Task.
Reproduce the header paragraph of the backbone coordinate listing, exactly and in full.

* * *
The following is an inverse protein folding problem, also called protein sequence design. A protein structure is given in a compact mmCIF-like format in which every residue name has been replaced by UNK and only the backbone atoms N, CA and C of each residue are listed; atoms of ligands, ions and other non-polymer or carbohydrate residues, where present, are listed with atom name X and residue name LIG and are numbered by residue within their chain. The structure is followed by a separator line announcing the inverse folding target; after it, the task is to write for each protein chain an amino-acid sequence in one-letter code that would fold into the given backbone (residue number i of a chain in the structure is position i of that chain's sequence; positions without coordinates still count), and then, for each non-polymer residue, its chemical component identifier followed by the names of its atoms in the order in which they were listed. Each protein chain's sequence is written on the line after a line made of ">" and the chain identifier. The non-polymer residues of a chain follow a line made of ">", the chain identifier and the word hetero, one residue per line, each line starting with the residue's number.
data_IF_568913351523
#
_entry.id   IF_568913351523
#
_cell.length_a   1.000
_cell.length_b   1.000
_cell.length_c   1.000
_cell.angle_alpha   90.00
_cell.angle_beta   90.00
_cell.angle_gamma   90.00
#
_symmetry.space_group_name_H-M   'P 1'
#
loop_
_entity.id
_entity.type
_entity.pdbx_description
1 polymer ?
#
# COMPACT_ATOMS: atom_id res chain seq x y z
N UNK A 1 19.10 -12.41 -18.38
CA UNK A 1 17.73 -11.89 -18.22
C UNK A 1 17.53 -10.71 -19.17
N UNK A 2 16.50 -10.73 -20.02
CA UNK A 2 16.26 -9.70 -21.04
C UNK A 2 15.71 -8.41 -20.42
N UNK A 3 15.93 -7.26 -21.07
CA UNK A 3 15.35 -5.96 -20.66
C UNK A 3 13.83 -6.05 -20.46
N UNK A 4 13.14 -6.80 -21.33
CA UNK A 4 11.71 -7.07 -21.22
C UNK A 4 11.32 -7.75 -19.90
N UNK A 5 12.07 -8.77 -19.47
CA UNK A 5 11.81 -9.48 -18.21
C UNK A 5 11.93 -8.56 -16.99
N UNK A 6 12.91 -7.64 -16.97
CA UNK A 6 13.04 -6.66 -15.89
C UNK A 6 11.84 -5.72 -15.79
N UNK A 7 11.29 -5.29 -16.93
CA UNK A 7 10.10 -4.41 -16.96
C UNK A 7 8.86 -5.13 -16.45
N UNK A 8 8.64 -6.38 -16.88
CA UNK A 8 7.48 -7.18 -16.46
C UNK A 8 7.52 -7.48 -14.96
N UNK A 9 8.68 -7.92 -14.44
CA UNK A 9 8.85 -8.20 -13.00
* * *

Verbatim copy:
The following is an inverse protein folding problem, also called protein sequence design. A protein structure is given in a compact mmCIF-like format in which every residue name has been replaced by UNK and only the backbone atoms N, CA and C of each residue are listed; atoms of ligands, ions and other non-polymer or carbohydrate residues, where present, are listed with atom name X and residue name LIG and are numbered by residue within their chain. The structure is followed by a separator line announcing the inverse folding target; after it, the task is to write for each protein chain an amino-acid sequence in one-letter code that would fold into the given backbone (residue number i of a chain in the structure is position i of that chain's sequence; positions without coordinates still count), and then, for each non-polymer residue, its chemical component identifier followed by the names of its atoms in the order in which they were listed. Each protein chain's sequence is written on the line after a line made of ">" and the chain identifier. The non-polymer residues of a chain follow a line made of ">", the chain identifier and the word hetero, one residue per line, each line starting with the residue's number.